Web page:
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I-601A—Not All It’s Cracked Up To Be

business-law-883985-mIn March, 2013, both immigration lawyers and their clients were excited to begin filing Provisional Waiver applications.  These applications benefitted those undocumented persons who were married to United States citizens but who had entered the country illegally—and therefore unable to Adjust Status, or obtain their lawful permanent residence inside the United States.  This Provisional Waiver eliminates “inadmissibility” for “Unlawful Presence” inside the United States or the inability for someone to re-enter the United States because they had entered illegally and spent time in the United out of legal status.

The United States Citizenship and Immigration Services (“USCIS”) changed its regulations to allow these waivers of inadmissibility to be processed and approved inside the United States.  This allows the applicant to stay inside the United States until the application is either approved or denied.  Before the change, applicants had to wait long periods of time outside the United States for a waiver to be approved.  However, Provisional Waivers are only available if the applicant’s only basis of inadmissibility was time—unlawful presence and no other type of criminal or other basis of inadmissibility.

As with other types of waivers, the same rules apply as to the need to show that the qualifying relative—limited to a spouse or parent who is a lawful permanent resident or US citizen—will experience “extreme hardship” if the waiver is not approved and the applicant be allowed to return to the United States after a quick trip outside to receive his or her immigrant visa at the embassy or consulate in the applicant’s native country.  Hopes were high, because, in the case of Mexico, the consulate in Ciudad Juarez, the only consulate in Mexico processing immigrant visas, approved a relatively high percentage of waivers in the past.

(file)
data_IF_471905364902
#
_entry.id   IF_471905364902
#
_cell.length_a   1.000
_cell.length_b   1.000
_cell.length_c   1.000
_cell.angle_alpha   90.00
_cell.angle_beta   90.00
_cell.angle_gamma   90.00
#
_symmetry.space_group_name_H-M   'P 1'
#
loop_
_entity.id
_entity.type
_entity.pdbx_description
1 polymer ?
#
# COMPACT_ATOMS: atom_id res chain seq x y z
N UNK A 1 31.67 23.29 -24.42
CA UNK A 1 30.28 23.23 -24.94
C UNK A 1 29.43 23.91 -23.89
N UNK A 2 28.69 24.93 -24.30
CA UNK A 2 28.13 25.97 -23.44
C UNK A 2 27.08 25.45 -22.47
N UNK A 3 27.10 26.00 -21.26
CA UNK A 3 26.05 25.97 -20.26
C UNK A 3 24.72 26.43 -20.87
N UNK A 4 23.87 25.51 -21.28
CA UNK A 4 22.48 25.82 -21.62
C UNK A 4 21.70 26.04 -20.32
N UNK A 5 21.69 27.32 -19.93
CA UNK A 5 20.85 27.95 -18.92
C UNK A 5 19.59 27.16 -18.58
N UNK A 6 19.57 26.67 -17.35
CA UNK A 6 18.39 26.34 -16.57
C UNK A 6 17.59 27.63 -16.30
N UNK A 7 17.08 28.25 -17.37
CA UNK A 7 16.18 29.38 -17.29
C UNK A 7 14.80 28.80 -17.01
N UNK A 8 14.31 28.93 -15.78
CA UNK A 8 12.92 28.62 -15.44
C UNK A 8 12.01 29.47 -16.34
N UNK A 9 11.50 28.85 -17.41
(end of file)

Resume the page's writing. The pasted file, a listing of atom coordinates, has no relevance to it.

But since May, immigration attorneys have been disappointed with the decision making process of USCIS with regard to these waivers.  It appears that almost any criminal conviction, including petit larceny and DUI, have caused USCIS to deny the waiver applications because it claims that there is a “Reason to Believe” that the applicants may have other bases of inadmissibility beyond just Unlawful Presence.  In fact, in a recent development, USCIS has decided to postpone all decisions with applications with any criminal convictions.

So if you are thinking about filing an I-601A Provisional Waiver after a family petition is approved, and the applicant has any criminal conviction, we suggest that you wait until USCIS has figured out better how to adjudicate these applications.

For more information, please call the attorneys at the Monaco Law Group.  They will be able to give you the most updated information on Provisional Waivers.

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